I think one of the things that’s really struck me, I spend a lot of time in the vicinity of local government, NHS, different countries, governments etc and the number of people that I meet who have given up searching and they’re in planning mode and one of the first things I noticed is that there’s a real poverty of metaphor so when you start playing with metaphors, they either get giddy with excitement because it’s like “are we allowed to do this thing?”, almost checking, or they get quite frustrated by it. So sometimes you get socialised and one of the things I notice is I sometimes am nearly absorbing the militaristic language and I’m sitting down to dinner and using some kind of militaristic thing like “what’s happening here?”. And typically my way of representing that is my poet is being stifled and time and time again, it’s wonderful just using an awful lot of simple metaphors with people and the profound impact it makes. So over the last few weeks I’ve been talking a lot about in terms of the relationship between institutions and community is the difference between a hole and a well and that the hole is what the institution as a servant digs but the well is what the community creates and it’s actually the wellspring that gives life. And when we forget we are the diggers of the hole, we’re the shovellers of the sh*t and the community are the bringers of abundance, that’s when things go wrong, when we start getting technocratic and we start thinking we have all the answers and that’s when people start getting angry and doing silly things and voting in odd kinds of ways and let’s not call them silly things but democracy works like it. For me the idea of poetry of metaphor, of picture, of searching is really really important because it brings us back to relationship.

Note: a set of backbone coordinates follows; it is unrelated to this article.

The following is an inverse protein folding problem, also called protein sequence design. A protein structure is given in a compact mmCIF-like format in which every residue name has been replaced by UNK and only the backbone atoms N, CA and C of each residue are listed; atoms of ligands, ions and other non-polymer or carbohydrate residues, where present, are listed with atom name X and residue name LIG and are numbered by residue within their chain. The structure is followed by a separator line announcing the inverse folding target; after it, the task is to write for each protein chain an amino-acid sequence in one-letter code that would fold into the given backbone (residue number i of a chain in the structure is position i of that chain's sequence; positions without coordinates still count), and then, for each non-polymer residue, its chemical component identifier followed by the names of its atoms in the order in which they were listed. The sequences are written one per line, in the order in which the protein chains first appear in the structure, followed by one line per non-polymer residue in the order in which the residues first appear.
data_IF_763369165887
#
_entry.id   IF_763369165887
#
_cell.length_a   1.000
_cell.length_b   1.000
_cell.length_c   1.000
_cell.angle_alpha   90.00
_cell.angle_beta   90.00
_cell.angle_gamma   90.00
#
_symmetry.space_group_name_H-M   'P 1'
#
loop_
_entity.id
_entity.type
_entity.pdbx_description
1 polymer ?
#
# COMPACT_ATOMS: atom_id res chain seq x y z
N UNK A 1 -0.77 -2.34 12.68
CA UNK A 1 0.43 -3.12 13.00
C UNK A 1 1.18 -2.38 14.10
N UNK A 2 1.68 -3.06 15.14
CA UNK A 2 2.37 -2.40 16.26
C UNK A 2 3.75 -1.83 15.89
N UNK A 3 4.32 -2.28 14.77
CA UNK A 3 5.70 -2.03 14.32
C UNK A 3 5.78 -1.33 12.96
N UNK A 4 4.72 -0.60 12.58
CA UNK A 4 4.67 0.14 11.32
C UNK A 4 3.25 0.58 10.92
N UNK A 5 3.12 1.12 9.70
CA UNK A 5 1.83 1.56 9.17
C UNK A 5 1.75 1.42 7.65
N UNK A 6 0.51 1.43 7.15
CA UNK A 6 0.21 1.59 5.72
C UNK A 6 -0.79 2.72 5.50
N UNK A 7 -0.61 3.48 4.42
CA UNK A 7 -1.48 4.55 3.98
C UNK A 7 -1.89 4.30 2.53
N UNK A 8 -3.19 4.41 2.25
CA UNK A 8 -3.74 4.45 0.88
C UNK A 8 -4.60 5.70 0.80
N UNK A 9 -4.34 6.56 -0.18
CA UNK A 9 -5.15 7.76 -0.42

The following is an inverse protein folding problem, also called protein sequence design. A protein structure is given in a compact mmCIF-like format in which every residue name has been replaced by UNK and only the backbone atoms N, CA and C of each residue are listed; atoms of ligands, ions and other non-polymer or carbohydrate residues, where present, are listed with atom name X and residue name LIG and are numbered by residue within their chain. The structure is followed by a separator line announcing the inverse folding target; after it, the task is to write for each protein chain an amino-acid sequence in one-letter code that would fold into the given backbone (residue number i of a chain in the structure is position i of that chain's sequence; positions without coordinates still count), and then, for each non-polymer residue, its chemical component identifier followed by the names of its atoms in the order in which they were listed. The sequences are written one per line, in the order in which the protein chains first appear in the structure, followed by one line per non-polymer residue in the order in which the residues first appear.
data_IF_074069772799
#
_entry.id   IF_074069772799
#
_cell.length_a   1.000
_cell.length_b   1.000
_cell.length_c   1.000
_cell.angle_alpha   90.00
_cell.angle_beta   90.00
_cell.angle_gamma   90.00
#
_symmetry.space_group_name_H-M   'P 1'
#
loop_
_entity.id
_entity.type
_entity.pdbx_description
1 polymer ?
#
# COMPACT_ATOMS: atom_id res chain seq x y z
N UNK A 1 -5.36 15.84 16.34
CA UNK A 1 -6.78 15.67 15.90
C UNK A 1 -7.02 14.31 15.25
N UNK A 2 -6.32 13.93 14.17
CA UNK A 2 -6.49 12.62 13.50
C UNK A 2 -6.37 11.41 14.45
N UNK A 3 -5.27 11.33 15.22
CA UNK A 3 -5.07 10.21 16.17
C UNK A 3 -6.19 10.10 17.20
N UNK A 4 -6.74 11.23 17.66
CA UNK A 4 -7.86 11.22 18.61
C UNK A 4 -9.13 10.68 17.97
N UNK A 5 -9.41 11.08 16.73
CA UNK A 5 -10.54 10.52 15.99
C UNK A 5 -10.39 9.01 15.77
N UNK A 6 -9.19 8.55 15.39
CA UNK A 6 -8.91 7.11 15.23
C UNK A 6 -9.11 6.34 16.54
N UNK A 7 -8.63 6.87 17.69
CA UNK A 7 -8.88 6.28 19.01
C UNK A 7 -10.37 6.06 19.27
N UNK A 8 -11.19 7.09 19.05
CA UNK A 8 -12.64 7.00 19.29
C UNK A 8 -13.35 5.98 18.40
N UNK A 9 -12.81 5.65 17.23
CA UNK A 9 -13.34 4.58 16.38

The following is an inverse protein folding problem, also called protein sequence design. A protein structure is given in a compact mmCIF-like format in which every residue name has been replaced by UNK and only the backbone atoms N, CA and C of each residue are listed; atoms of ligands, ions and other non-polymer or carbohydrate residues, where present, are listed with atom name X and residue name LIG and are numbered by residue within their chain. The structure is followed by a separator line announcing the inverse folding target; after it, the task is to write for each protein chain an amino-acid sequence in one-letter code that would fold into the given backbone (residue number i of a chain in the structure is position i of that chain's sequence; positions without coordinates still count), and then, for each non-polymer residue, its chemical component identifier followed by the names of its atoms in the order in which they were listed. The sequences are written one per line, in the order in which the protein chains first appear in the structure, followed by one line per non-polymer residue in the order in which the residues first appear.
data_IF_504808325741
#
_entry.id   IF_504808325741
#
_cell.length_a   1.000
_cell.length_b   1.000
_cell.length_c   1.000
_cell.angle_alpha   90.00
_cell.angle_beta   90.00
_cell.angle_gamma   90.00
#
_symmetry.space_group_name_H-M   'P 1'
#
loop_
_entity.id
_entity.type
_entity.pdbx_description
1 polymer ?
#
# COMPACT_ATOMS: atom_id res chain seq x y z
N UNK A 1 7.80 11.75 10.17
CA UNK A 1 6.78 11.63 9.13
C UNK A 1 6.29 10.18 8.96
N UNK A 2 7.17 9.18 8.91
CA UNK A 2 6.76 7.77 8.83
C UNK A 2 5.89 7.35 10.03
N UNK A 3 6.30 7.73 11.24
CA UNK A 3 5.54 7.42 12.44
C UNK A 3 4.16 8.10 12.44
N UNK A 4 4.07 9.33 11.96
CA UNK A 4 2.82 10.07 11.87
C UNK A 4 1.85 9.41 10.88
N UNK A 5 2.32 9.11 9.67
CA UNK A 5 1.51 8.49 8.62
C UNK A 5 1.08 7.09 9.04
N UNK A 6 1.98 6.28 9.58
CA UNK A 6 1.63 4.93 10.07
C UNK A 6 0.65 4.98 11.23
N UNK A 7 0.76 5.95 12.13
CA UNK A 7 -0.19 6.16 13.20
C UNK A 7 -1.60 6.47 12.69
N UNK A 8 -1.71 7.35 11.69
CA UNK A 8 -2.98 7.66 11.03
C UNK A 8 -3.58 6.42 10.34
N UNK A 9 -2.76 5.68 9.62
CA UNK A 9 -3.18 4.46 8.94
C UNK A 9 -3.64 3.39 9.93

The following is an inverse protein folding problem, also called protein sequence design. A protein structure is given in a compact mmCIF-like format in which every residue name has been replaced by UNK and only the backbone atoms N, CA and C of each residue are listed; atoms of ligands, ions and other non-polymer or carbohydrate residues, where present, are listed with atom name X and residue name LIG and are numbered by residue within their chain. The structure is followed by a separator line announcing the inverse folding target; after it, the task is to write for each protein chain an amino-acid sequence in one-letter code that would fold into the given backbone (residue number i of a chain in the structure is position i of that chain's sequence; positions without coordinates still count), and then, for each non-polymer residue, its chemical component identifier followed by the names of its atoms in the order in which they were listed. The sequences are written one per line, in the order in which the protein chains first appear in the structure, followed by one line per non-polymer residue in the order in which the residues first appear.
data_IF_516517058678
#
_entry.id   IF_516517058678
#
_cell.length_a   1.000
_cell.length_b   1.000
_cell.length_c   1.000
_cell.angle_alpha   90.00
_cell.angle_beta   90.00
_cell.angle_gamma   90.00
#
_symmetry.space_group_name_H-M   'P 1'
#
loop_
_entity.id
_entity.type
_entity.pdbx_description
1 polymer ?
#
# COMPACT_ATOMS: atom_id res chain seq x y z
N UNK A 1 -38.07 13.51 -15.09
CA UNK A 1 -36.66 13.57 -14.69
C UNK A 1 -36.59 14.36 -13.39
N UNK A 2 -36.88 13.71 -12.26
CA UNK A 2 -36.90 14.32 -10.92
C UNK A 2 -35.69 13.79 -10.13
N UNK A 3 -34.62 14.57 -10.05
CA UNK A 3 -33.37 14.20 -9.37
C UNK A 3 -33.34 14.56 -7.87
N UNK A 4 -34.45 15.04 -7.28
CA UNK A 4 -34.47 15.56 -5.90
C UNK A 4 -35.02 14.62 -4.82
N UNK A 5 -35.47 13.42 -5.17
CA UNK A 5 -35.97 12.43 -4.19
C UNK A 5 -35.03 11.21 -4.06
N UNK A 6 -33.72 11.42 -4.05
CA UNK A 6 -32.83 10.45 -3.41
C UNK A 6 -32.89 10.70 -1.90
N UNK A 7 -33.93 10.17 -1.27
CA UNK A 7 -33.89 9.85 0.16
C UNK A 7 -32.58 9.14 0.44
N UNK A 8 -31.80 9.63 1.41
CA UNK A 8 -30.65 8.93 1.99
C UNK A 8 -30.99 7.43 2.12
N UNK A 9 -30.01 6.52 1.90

You’ve clearly figured out a lot of things about how to get the best out of yourself. What do you wish you’d figured out earlier?